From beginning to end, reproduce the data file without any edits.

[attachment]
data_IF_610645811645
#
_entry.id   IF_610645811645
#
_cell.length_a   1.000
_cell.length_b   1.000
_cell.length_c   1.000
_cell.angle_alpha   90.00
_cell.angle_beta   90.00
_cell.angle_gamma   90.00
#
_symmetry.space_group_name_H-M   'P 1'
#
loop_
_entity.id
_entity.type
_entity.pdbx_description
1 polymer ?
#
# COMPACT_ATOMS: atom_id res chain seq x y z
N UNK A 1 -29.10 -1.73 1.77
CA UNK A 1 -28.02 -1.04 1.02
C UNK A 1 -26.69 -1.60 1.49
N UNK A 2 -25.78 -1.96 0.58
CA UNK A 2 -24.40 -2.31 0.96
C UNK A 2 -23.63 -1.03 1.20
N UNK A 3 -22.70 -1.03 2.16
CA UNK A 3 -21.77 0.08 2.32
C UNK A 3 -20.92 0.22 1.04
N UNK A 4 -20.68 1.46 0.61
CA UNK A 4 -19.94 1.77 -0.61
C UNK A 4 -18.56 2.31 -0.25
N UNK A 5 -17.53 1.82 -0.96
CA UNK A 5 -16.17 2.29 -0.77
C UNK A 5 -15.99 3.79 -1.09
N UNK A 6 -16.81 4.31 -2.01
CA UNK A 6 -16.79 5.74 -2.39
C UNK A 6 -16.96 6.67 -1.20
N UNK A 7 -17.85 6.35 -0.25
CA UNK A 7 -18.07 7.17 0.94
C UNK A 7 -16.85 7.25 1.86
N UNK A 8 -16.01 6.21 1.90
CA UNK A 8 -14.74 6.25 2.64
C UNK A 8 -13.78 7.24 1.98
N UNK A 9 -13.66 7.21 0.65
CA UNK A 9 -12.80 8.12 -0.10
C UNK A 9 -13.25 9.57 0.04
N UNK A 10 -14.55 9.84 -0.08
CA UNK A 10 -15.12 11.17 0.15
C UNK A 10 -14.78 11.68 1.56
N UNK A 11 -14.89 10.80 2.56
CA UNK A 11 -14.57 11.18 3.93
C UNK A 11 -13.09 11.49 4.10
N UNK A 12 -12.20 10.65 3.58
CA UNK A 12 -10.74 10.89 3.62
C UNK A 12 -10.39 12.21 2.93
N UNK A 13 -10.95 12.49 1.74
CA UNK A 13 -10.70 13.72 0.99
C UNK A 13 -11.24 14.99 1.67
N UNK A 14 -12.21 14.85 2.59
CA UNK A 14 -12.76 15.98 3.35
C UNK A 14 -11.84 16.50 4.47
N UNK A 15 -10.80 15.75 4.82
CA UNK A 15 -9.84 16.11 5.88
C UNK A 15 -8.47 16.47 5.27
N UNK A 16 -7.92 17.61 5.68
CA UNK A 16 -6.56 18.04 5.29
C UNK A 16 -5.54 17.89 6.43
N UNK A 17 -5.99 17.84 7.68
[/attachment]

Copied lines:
data_IF_610645811645
#
_entry.id   IF_610645811645
#
_cell.length_a   1.000
_cell.length_b   1.000
_cell.length_c   1.000
_cell.angle_alpha   90.00
_cell.angle_beta   90.00
_cell.angle_gamma   90.00
#
_symmetry.space_group_name_H-M   'P 1'
#
loop_
_entity.id
_entity.type
_entity.pdbx_description
1 polymer ?
#
# COMPACT_ATOMS: atom_id res chain seq x y z
N UNK A 1 -29.10 -1.73 1.77
CA UNK A 1 -28.02 -1.04 1.02
C UNK A 1 -26.69 -1.60 1.49
N UNK A 2 -25.78 -1.96 0.58
CA UNK A 2 -24.40 -2.31 0.96
C UNK A 2 -23.63 -1.03 1.20
N UNK A 3 -22.70 -1.03 2.16
CA UNK A 3 -21.77 0.08 2.32
C UNK A 3 -20.92 0.22 1.04
N UNK A 4 -20.68 1.46 0.61
CA UNK A 4 -19.94 1.77 -0.61
C UNK A 4 -18.56 2.31 -0.25
N UNK A 5 -17.53 1.82 -0.96
CA UNK A 5 -16.17 2.29 -0.77
C UNK A 5 -15.99 3.79 -1.09
N UNK A 6 -16.81 4.31 -2.01
CA UNK A 6 -16.79 5.74 -2.39
C UNK A 6 -16.96 6.67 -1.20
N UNK A 7 -17.85 6.35 -0.25
CA UNK A 7 -18.07 7.17 0.94
C UNK A 7 -16.85 7.25 1.86
N UNK A 8 -16.01 6.21 1.90
CA UNK A 8 -14.74 6.25 2.64
C UNK A 8 -13.78 7.24 1.98
N UNK A 9 -13.66 7.21 0.65
CA UNK A 9 -12.80 8.12 -0.10
C UNK A 9 -13.25 9.57 0.04
N UNK A 10 -14.55 9.84 -0.08
CA UNK A 10 -15.12 11.17 0.15
C UNK A 10 -14.78 11.68 1.56
N UNK A 11 -14.89 10.80 2.56
CA UNK A 11 -14.57 11.18 3.93
C UNK A 11 -13.09 11.49 4.10
N UNK A 12 -12.20 10.65 3.58
CA UNK A 12 -10.74 10.89 3.62
C UNK A 12 -10.39 12.21 2.93
N UNK A 13 -10.95 12.49 1.74
CA UNK A 13 -10.70 13.72 0.99
C UNK A 13 -11.24 14.99 1.67
N UNK A 14 -12.21 14.85 2.59
CA UNK A 14 -12.76 15.98 3.35
C UNK A 14 -11.84 16.50 4.47
N UNK A 15 -10.80 15.75 4.82
CA UNK A 15 -9.84 16.11 5.88
C UNK A 15 -8.47 16.47 5.27
N UNK A 16 -7.92 17.61 5.68
CA UNK A 16 -6.56 18.04 5.29
C UNK A 16 -5.54 17.89 6.43
N UNK A 17 -5.99 17.84 7.68